conspiracy theories on the Left point to a powerful cabal of superrich that want to exploit a Hard Brexit

Labour's leader is actually fine with Brexit, hoping that it would mean him in power and Nationalisation of great chunks of the British economy, starting with railroads

the NHS, a "holy cow" of politics, is painted as a takeover target for privatisation by US Healthcare biz

the UK is at multiple crossroads. politically, it feels like a kind of nervous breakdown. all polarization, all extreme options, radically differing from each other. I blame the lack of a center in politics, and the lack of a factual consensus in face of 40 years of lies, half-truths and BS

hold tight, Blighty. wish you all the best

Righttoarmbears Ghordius Fri, 11/10/2017 - 04:28 Permalink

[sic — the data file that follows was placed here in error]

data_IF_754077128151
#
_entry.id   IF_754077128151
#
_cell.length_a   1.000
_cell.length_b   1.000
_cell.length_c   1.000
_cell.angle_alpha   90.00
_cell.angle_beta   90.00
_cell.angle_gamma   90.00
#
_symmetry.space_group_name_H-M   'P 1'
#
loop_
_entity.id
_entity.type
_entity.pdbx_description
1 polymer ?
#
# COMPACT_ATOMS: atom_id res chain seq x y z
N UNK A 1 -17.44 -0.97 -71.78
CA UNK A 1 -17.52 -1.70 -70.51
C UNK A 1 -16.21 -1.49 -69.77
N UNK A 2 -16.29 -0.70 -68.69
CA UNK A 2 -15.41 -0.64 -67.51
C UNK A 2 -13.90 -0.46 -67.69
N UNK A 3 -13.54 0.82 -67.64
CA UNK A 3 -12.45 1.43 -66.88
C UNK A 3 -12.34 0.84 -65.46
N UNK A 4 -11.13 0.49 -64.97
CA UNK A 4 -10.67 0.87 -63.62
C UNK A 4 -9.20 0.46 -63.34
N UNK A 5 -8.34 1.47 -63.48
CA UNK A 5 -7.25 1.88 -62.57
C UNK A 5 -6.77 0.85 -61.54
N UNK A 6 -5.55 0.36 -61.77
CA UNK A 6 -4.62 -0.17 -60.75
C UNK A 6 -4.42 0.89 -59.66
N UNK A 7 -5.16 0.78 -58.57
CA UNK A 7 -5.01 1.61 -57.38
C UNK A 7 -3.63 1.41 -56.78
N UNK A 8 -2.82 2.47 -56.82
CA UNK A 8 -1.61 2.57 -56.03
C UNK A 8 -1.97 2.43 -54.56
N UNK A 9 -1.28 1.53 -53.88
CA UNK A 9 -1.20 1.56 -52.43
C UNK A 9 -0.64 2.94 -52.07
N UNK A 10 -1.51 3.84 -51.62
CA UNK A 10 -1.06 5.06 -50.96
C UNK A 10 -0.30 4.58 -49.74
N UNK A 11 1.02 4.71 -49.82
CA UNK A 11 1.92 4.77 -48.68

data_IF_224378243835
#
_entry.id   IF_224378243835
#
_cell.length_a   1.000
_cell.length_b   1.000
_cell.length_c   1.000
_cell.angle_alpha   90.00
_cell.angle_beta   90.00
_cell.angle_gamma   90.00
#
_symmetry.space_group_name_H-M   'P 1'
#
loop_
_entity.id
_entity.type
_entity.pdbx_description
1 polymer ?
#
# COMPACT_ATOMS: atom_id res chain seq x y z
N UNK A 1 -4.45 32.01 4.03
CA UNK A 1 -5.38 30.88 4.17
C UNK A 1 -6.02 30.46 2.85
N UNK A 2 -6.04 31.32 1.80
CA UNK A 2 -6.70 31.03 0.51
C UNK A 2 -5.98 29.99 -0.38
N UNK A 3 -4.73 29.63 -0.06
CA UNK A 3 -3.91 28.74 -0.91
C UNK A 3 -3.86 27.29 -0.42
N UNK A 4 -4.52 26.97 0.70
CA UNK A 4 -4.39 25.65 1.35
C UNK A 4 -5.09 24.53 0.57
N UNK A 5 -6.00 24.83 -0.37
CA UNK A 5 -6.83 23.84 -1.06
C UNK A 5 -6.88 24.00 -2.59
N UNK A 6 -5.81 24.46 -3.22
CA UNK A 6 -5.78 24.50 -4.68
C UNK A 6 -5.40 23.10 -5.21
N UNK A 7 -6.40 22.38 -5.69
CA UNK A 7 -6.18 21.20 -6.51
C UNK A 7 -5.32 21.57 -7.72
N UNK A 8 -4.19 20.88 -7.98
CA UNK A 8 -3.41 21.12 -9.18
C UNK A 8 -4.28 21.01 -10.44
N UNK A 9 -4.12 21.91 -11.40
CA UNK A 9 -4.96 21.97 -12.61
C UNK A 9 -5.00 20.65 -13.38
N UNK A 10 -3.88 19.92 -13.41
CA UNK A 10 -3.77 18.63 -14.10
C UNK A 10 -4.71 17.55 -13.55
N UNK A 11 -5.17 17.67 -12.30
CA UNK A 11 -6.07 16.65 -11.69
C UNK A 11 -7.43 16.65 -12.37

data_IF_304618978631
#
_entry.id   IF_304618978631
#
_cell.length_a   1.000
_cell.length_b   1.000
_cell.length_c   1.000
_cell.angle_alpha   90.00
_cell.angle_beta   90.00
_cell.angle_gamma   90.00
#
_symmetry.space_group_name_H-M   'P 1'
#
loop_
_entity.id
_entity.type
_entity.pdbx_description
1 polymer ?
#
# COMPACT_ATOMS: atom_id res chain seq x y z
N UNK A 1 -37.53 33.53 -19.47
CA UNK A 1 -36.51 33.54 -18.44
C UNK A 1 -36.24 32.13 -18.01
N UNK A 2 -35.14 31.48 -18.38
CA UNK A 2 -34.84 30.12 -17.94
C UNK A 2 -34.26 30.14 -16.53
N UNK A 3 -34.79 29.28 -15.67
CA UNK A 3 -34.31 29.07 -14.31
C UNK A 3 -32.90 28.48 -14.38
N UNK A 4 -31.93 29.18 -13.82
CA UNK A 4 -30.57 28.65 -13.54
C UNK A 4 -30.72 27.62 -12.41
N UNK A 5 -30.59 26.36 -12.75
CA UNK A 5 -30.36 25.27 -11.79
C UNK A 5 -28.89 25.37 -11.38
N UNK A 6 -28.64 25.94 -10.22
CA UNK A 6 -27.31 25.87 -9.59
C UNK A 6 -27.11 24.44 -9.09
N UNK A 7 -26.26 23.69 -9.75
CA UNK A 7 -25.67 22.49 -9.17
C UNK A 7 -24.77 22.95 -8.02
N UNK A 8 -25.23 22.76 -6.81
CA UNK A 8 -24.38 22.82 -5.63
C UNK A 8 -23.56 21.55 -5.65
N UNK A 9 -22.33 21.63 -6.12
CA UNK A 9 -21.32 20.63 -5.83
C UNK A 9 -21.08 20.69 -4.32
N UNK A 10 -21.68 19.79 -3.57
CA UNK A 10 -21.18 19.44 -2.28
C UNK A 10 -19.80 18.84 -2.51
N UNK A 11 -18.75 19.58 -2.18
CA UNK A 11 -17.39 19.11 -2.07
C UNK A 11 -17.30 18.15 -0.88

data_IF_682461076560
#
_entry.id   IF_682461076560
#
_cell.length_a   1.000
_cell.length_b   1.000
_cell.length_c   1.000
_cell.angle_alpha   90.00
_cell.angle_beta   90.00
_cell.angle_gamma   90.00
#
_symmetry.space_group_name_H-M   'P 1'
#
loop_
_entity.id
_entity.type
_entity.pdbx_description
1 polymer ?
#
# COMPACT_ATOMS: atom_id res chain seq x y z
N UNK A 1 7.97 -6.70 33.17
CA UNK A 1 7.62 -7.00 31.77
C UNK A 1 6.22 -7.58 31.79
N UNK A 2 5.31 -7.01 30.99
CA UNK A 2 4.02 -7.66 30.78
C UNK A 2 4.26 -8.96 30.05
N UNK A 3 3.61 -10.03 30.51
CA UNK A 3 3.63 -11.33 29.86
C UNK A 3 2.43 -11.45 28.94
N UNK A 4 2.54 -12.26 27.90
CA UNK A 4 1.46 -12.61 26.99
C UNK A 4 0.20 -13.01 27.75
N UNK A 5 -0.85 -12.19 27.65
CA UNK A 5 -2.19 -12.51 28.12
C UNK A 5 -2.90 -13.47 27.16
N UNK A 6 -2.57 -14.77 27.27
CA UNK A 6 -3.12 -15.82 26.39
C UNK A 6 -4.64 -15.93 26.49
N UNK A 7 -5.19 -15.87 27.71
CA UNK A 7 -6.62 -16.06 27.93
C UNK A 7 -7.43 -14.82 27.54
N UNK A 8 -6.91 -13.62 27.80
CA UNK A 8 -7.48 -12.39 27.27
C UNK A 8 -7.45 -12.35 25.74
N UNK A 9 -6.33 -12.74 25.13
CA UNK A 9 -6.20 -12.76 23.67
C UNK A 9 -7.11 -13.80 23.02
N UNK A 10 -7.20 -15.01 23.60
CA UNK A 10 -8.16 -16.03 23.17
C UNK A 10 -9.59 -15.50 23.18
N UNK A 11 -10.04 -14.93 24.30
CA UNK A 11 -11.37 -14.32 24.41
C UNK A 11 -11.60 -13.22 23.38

When it was the first 8 nations i thought the EU was a good idea with similar socio-political ideas and economies, but was on the leave camp and still am because of things like TTIP, but thanks to the spineless incompetent fucktard May who is more worried about protecting her chinless chums in the city than the rest of the population, she is making a complete fucking mess of it.This is just helping to focus attention on what are already unsustainable house prices, there is a young lad at work, early 30"s bought a 3 bed end terrace victorian house in Wembley area £780k = 420K mortgage on 35 year term!! but on a 1.9% rate and only earns about £60k Pa, i am old enough sadly to remember the last 3 times the economy/housing market in the UK has gone pop and it was not pretty, the number of unfinished house renovations and foreclosure properties coming on to the market is increasing already, but at auction the sale percentage has been going down all year here in the SE, thankfully  i realised all my assets some time ago.the scariest bit is if Brexit does become a complete disorganised clusterfuck and the young & imprisonable think that there only hope is the Corbinister, then we will get nationalisation, 14% interest rates and Land tax, a full Trotskyite idea retiring to some quite backwater country is going to look a whole lot more attractive.